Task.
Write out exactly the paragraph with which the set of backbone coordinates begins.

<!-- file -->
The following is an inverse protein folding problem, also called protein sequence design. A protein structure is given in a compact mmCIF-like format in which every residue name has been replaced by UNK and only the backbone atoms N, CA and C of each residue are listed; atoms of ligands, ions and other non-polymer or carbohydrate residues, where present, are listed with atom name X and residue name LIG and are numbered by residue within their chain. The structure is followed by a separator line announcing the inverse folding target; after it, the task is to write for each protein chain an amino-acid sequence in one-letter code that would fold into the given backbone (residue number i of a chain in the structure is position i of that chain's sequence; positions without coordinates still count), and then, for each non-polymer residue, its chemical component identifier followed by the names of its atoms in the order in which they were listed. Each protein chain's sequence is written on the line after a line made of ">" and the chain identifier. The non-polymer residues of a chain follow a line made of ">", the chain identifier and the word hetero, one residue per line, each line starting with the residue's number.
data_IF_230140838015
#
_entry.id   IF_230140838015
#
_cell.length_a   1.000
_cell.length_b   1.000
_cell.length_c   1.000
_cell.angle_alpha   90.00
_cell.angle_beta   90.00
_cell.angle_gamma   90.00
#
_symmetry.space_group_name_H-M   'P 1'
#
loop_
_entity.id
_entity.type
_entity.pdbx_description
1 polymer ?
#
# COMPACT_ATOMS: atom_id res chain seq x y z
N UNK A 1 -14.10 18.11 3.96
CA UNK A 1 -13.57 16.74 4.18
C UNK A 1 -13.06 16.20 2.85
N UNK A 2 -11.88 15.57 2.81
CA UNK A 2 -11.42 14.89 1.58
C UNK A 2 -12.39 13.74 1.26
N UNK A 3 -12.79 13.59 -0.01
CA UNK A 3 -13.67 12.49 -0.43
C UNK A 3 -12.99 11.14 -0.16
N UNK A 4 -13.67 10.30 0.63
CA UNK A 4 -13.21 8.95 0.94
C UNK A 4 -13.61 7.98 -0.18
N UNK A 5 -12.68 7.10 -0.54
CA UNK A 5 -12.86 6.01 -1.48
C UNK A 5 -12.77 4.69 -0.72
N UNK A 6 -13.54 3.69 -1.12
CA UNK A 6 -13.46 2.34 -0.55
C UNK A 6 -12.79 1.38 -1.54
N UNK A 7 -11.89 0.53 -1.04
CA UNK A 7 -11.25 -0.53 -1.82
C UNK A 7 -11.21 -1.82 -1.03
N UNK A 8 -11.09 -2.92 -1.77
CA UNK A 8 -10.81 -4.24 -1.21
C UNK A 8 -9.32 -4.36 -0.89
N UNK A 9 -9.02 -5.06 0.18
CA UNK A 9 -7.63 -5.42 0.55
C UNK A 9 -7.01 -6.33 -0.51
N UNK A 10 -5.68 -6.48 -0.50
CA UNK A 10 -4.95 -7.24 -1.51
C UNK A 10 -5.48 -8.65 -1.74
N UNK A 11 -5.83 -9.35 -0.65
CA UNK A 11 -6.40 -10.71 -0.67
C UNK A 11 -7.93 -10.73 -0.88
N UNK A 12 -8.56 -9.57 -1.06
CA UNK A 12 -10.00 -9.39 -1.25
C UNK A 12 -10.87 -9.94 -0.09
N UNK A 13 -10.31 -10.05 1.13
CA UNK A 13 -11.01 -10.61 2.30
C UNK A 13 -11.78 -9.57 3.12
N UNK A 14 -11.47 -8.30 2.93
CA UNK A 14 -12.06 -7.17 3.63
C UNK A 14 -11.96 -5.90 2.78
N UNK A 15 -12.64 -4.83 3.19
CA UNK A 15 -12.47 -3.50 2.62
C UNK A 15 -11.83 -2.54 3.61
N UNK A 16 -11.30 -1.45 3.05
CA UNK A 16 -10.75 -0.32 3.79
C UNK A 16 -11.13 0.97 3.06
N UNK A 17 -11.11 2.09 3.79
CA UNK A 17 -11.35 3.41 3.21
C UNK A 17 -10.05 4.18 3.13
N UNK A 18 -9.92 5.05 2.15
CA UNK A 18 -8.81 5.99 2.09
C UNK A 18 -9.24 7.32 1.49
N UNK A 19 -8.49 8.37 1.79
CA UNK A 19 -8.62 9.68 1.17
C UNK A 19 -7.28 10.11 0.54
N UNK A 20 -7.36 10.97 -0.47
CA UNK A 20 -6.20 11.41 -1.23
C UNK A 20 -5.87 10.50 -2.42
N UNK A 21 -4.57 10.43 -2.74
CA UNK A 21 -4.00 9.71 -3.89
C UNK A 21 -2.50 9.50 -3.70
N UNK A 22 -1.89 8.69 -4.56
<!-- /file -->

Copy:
The following is an inverse protein folding problem, also called protein sequence design. A protein structure is given in a compact mmCIF-like format in which every residue name has been replaced by UNK and only the backbone atoms N, CA and C of each residue are listed; atoms of ligands, ions and other non-polymer or carbohydrate residues, where present, are listed with atom name X and residue name LIG and are numbered by residue within their chain. The structure is followed by a separator line announcing the inverse folding target; after it, the task is to write for each protein chain an amino-acid sequence in one-letter code that would fold into the given backbone (residue number i of a chain in the structure is position i of that chain's sequence; positions without coordinates still count), and then, for each non-polymer residue, its chemical component identifier followed by the names of its atoms in the order in which they were listed. Each protein chain's sequence is written on the line after a line made of ">" and the chain identifier. The non-polymer residues of a chain follow a line made of ">", the chain identifier and the word hetero, one residue per line, each line starting with the residue's number.